In defence of good economics
Don’t listen to self-proclaimed economic gurus who claim to know the future – rather pay attention to what genuine economists are saying.
i’ve been intrigued, if not angered, by the way some “high priests” and others presenting at fund roadshows and commenting on TV investment shows so often see fit to rail against some of the country’s most proficient economists.
Plainly, these “whizzes” base their own thinking and forecasting on precisely the work conducted by excellent economists at larger investment houses such as Old Mutual, Allan Gray, Stanlib, Prudential and Investec.
Yes, I concede that many leading economic forecasters get it wrong. But that’s no crime. The problem is twofold, as Philip Joyce, professor of public policy and administration at George Washington University, pointed out.
“First, it’s hard to predict the future. Second, it’s really hard to predict the future when so many parts of the economy are in flux. Our models aren’t really designed for predicting massive changes.”
And these aren’t normal times, he adds. “In recessions, even the short-term numbers aren’t very good, because many factors that go into forecasts are based on assumptions that the economy will behave within some narrow band of reality, and the way it behaves is outside the band.”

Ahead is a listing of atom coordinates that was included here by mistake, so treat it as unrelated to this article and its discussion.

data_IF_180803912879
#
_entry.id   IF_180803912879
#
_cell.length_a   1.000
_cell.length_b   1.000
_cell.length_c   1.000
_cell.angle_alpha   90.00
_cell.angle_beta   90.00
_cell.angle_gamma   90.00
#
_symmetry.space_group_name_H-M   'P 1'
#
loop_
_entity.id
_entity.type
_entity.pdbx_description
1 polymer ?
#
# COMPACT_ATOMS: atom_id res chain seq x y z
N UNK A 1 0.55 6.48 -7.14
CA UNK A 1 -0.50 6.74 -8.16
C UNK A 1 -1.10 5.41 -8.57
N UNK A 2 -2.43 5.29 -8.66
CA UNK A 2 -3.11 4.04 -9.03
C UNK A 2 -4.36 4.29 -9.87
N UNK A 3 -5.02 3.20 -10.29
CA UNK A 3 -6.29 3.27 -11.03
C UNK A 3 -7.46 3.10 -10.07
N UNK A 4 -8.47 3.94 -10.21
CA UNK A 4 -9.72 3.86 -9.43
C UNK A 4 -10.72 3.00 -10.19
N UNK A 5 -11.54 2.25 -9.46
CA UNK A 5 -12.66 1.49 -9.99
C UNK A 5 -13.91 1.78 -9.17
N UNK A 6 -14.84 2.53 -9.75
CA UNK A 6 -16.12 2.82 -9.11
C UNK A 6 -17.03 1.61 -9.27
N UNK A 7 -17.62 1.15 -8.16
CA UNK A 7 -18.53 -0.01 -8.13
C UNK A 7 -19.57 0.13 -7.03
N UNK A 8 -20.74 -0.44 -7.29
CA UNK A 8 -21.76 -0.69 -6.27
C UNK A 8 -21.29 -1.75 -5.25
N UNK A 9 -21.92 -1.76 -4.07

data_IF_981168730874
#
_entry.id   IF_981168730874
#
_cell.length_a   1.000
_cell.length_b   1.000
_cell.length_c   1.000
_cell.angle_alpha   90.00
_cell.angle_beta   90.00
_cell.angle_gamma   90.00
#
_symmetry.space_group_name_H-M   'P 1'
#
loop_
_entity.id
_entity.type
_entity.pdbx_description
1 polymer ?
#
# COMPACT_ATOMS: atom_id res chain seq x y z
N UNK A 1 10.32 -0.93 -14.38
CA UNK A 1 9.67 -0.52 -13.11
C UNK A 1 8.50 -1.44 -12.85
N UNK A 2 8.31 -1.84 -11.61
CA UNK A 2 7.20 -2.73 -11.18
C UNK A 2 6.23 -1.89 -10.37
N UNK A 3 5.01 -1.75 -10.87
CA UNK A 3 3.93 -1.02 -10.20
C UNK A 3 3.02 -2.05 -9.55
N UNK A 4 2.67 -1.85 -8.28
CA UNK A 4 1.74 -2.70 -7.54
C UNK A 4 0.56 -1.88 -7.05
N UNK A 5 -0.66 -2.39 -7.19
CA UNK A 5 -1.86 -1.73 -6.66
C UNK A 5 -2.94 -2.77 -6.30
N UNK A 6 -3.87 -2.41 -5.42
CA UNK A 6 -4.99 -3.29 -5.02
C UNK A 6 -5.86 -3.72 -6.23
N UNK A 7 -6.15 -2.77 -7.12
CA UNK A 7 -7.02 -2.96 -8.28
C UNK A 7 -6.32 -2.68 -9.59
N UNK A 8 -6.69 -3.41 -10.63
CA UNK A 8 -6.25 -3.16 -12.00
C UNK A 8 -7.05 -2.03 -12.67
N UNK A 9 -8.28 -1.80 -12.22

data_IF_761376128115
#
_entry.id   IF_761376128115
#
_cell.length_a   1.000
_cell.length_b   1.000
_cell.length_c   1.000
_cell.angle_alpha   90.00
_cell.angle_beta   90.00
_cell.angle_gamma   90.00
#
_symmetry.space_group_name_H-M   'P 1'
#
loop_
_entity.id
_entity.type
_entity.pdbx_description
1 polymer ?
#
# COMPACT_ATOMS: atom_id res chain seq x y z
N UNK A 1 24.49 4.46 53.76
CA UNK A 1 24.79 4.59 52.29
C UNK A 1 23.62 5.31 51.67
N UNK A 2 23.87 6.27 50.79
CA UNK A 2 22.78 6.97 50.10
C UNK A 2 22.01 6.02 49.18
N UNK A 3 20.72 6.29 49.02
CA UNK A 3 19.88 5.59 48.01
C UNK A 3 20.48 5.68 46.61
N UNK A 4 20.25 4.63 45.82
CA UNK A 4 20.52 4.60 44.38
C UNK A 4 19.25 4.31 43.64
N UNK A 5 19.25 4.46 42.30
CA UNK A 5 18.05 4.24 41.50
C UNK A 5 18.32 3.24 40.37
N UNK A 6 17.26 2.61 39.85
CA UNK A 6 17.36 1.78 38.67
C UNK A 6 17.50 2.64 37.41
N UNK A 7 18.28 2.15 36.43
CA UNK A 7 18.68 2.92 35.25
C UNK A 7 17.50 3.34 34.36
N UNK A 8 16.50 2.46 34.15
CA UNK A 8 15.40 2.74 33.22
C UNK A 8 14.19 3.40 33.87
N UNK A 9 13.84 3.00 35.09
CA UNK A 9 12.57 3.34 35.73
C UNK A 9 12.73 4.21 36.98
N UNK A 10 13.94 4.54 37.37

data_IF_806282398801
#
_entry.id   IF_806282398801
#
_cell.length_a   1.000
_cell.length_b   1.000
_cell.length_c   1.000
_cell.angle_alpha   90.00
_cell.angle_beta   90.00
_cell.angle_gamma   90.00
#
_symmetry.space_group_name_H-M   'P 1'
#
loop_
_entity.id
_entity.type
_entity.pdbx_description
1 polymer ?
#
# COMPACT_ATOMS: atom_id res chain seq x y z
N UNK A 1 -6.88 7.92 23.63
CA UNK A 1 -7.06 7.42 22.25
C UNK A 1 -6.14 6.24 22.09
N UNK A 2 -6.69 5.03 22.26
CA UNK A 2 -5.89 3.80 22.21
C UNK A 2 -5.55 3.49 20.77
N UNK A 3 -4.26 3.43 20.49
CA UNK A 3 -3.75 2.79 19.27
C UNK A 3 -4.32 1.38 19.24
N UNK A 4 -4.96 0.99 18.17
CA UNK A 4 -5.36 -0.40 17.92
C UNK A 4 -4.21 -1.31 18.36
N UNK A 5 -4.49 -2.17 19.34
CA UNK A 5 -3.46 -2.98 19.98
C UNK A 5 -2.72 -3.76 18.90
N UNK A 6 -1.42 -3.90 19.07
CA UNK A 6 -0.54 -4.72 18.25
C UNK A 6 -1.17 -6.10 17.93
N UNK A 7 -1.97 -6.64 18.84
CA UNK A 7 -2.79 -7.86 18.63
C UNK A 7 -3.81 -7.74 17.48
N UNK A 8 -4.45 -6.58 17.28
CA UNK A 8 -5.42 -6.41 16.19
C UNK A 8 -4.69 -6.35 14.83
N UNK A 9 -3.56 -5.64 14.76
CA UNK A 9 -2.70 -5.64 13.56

These arguments have considerable validity, and the answer to readers, I’d suggest, is to pay attention to a broader range of forecasts.
It’s also claimed that mainstream economics is in denial, in which many experts refuse to look at the big picture, and simply prop up world elites. Maybe. The flipside, of course, is that there are others that do in fact underpin alternative social structures. Most, of course, are socialists and have their own agendas which are also highly suspect.
Also critical, one analyst noted, is differentiating between good economics and bad. First, good economics tests itself against the facts. Just because something is consistent with a theory does not mean that it’s valid.
Second, good economics asks: which model, mechanism or theory fits the problem at hand? And here there could be an array of answers.
Another of the big things that get lost is that there are many ways of trying to assess errors in forecasts, says prominent American economic researcher Robert Eisenbeis: “For instance, it’s possible to think about forecasts not as US GDP going to be 2.4% this year, but 2.4 plus or minus something. What’s relevant is how big that plus or minus is.”
Perhaps the most comforting view on the subject as far as I am concerned, was that of US economy Nobel Prize winner, Paul Samuelson, who warned: “A little knowledge may be dangerous; common sense may prove to be really nonsense; and the world is complicated enough without introducing further confusion and ambiguity. Even words can become treacherous if we don’t react in a natural manner to them.”
Good economics tests itself against the facts. Just because something is consistent with a theory does not mean that it’s valid.